695 F2d 1073 Salinas v. Breier
695 F.2d 1073
Robert SALINAS, et al., Plaintiffs-Appellees,
Chief Harold BREIER, Defendant-Appellant.
United States Court of Appeals,
Argued Jan. 18, 1982.
Decided Dec. 22, 1982.
Grant F. Langley, Asst. City Atty., City of Milwaukee, Milwaukee, Wis., for defendant-appellant.
Curry First, Perry, First, Reiher, Lerner & Quindel, Milwaukee, Wis., for plaintiffs-appellees.
Before CUMMINGS, Chief Judge, BAUER, Circuit Judge, and DOYLE, Senior District Judge.*
JAMES E. DOYLE, Senior District Judge.
This is an appeal by defendant chief of the Milwaukee Police Department (the Department) from a judgment for money damages following a trial to the court without a jury. Jurisdiction is present under 28 U.S.C. Sec. 1343(3) in this action based upon 42 U.S.C. Sec. 1983 in which it is alleged that appellant is responsible for unconstitutional searches of the bodies of plaintiff Carolyn Salinas and four of her children. The question on appeal is whether the evidence is sufficient to support findings of fact on the basis of which it can be concluded that the appellant chief may be held liable in money damages for the acts of the unidentified persons who ordered and conducted the searches.
The district court findings required by Rule 52(a), Fed.R.Civ.P., are embodied in its opinion. 517 F.Supp. 1272. Because the findings are not gathered in a single portion of the opinion, because it is unclear whether certain findings are implied, because the validity of some findings is sharply challenged, and because a well-defined body of valid findings is crucial to the isolation and identification of the legal theory or theories upon which the judgment was entered or could now be affirmed, we set forth the district court findings with considerable care.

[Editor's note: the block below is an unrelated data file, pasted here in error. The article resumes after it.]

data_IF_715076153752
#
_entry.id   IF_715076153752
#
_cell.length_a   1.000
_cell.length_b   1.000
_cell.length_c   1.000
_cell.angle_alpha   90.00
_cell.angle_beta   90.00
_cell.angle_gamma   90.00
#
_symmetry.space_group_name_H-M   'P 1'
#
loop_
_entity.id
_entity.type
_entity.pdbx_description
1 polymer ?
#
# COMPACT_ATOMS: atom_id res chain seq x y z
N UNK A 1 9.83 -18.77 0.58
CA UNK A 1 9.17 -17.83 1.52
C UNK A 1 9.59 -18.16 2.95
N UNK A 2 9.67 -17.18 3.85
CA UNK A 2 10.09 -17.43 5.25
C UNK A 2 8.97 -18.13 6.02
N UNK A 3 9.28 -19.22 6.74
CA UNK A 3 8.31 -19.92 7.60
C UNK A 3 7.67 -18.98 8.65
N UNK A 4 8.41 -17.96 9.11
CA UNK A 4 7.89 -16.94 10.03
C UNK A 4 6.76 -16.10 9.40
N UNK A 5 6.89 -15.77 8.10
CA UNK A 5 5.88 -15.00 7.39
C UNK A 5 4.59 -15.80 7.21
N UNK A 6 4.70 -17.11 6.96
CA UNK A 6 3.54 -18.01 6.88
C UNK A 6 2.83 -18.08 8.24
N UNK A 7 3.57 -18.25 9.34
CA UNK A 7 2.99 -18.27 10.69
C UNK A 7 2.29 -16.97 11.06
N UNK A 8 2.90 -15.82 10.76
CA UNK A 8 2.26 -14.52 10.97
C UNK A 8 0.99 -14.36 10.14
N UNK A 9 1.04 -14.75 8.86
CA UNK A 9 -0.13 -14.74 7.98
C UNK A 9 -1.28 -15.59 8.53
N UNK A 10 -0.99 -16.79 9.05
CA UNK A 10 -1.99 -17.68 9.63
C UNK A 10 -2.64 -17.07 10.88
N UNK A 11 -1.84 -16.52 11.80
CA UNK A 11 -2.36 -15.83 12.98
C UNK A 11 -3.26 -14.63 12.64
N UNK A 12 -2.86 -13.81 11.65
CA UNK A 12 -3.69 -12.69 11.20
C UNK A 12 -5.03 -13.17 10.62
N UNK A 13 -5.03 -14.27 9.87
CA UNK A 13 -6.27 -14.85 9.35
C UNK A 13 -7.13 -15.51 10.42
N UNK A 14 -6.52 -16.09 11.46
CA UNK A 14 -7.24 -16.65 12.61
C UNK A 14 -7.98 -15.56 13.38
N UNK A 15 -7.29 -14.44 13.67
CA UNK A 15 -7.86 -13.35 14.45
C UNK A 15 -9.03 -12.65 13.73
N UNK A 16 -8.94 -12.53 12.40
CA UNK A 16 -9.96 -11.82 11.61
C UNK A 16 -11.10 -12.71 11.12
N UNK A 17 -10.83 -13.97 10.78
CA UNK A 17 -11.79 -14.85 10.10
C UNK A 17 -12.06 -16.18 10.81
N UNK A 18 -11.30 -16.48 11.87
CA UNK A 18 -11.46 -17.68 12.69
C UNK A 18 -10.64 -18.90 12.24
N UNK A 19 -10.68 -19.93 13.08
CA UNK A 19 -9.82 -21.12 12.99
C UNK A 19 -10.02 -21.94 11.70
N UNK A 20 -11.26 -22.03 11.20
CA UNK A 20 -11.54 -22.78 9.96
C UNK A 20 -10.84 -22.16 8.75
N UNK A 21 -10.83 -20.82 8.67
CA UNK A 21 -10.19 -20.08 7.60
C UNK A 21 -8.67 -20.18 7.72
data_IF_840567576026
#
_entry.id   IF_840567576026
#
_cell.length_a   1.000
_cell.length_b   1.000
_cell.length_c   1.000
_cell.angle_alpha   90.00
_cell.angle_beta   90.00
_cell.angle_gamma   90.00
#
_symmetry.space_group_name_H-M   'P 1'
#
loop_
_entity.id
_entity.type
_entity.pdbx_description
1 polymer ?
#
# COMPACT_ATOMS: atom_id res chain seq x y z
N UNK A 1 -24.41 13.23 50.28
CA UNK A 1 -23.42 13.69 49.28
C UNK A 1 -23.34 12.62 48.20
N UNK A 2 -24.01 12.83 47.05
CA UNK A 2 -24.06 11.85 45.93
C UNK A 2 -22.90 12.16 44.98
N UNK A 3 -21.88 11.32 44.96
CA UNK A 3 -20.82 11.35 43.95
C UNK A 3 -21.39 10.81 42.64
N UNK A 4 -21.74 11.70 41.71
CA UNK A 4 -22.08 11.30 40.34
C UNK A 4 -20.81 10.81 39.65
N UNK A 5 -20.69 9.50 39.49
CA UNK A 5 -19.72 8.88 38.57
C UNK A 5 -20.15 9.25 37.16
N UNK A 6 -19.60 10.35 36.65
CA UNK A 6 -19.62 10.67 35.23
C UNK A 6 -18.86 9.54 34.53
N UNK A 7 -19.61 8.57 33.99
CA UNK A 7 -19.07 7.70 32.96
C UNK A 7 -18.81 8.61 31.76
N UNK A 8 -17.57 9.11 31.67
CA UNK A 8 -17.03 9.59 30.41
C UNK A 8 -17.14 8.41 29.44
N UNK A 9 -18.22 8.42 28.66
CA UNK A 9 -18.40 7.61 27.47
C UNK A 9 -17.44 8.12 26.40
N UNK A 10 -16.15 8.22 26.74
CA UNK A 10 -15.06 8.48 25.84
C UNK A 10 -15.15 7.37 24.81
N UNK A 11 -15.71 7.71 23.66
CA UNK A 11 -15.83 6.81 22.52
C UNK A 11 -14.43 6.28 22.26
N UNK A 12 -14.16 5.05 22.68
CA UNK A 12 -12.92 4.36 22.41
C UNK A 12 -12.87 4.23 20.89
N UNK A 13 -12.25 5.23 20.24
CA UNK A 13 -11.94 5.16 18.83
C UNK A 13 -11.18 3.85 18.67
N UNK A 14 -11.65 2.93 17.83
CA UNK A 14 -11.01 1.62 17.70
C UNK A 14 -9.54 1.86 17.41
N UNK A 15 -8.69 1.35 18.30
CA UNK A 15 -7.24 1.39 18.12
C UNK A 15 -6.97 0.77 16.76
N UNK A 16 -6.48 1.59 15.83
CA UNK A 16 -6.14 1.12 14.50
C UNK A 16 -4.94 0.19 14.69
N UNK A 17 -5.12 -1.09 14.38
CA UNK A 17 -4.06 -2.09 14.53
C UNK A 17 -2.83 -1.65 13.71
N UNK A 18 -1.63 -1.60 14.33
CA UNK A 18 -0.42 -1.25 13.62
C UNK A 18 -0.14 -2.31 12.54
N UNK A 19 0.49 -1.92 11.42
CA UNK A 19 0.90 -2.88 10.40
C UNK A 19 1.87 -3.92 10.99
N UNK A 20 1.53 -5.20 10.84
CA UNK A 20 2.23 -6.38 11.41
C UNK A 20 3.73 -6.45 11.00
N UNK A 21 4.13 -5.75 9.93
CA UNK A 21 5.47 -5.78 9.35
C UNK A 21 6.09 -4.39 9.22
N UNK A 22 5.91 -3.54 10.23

I. District Court Findings of Fact
On January 24, 1974, Robert Salinas, Sr., and Carolyn Salinas and four of their children were returning by auto to Milwaukee from a trip to Texas. As their car stopped at a red light in Milwaukee, it was surrounded by Milwaukee police officers and agents from the Federal Drug Enforcement Administration. The officers had a federal bench warrant for the arrest of Robert, Sr. They were also acting on a tip that he was transporting heroin to Wisconsin from Texas. Some officers had their guns drawn; one put a gun to the head of Robert, Sr.
Robert, Sr., was transported to the Police Administration Building in downtown Milwaukee, and a decision was made to take Carolyn and the children downtown as well. The police held them at the scene of the stop until two police matrons, Audrey Reiter and Janet Boyle, arrived, at which time all were taken to a large room with smaller interrogation rooms adjoining it in the Police Administration Building. This was the Vice Squad Assembly Room.
While they were in the Assembly Room, patdown searches of the Salinas family occurred. At some point Carolyn's purse was searched. Carolyn was taken into one of the interrogation rooms where a female police officer told her she was going to be searched. One by one, Carolyn's items of clothing were removed, and her arms, fingers, armpits, and back were searched for needlemarks. Then Carolyn was told to bend over. She then felt pokings in the rectal area and then the vaginal area.1
When Carolyn was allowed to dress and return to her children in the Assembly Room, her 9-year-old son Robert was taken into an interrogation room. Robert was told to take off his clothes. A male police officer told him to bend over, and a finger probe search of his body began. When he returned to the Assembly Room he was alternately giggling and crying.
Melody then 8 years old, a daughter of Robert, Sr., and Carolyn, was also taken into a room where a female police officer searched her. She was told to remove her clothing. Then the officer started feeling in Melody and poking and stuff. Melody started to pull away and started to cry and then the officer let Melody go. The officer said, okay, put your clothes back on.2